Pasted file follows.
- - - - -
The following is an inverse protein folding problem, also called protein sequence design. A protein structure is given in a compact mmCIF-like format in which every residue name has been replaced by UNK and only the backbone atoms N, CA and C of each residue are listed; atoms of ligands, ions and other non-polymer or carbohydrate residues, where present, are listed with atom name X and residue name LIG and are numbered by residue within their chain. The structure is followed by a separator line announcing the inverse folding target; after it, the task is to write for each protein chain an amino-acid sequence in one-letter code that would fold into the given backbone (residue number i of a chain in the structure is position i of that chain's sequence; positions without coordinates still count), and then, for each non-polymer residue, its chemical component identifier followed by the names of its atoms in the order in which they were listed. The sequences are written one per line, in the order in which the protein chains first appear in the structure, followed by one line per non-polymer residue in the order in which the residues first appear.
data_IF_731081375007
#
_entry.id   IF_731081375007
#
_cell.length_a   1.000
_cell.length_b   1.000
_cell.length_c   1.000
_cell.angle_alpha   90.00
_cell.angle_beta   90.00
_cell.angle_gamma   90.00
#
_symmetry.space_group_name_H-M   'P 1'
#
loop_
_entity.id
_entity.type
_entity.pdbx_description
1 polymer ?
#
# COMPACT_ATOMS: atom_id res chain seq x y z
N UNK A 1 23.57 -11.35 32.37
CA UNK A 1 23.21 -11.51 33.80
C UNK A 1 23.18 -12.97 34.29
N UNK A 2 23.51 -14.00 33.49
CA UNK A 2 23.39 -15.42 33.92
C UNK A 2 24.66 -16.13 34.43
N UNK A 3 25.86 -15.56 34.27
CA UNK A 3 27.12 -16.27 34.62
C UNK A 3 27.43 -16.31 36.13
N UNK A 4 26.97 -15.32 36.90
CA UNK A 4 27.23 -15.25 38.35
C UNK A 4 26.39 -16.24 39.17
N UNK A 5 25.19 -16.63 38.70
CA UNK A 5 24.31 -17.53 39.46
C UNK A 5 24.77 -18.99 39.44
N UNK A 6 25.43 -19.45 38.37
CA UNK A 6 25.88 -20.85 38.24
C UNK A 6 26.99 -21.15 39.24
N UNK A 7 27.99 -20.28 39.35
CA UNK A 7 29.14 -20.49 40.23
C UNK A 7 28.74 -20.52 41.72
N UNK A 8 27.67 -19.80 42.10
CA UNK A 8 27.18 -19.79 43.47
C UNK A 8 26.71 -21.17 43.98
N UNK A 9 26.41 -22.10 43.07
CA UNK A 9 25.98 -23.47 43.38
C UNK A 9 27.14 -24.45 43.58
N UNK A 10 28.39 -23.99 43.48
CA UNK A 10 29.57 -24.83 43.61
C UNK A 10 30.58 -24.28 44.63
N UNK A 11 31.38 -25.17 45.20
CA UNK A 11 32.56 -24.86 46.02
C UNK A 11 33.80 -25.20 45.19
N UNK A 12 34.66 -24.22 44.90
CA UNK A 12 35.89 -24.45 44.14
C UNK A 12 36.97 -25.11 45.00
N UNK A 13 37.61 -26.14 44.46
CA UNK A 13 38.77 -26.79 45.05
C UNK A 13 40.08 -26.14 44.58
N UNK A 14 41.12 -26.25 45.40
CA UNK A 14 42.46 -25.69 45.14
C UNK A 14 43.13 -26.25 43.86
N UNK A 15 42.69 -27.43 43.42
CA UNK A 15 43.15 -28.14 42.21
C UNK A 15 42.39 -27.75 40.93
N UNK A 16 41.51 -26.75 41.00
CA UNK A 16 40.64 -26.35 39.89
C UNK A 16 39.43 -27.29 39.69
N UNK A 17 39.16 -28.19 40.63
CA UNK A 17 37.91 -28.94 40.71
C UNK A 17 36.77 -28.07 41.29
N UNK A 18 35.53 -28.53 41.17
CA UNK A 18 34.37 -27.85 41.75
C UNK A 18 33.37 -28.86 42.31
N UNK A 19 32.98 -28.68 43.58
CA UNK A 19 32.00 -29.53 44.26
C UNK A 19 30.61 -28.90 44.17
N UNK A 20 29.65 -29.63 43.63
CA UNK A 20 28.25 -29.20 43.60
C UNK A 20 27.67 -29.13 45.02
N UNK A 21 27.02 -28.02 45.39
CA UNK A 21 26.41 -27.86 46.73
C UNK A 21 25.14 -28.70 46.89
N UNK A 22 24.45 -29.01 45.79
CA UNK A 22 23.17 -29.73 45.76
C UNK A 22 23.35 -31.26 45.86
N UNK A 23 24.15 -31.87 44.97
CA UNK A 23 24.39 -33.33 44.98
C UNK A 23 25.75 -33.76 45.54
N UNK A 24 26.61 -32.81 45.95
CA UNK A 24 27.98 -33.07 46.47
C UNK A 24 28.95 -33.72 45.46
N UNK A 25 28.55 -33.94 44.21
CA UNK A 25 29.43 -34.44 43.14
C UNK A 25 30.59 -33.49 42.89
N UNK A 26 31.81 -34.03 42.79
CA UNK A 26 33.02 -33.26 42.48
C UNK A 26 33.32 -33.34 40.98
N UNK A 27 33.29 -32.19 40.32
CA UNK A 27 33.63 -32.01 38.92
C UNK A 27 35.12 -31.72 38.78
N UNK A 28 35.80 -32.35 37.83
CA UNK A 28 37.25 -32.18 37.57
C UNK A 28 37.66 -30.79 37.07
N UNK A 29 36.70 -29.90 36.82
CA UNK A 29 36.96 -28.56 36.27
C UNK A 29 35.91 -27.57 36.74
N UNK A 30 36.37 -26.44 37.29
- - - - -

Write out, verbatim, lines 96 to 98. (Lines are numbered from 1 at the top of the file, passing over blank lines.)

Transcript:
C UNK A 25 30.59 -33.49 42.89
N UNK A 26 31.81 -34.03 42.79
CA UNK A 26 33.02 -33.26 42.48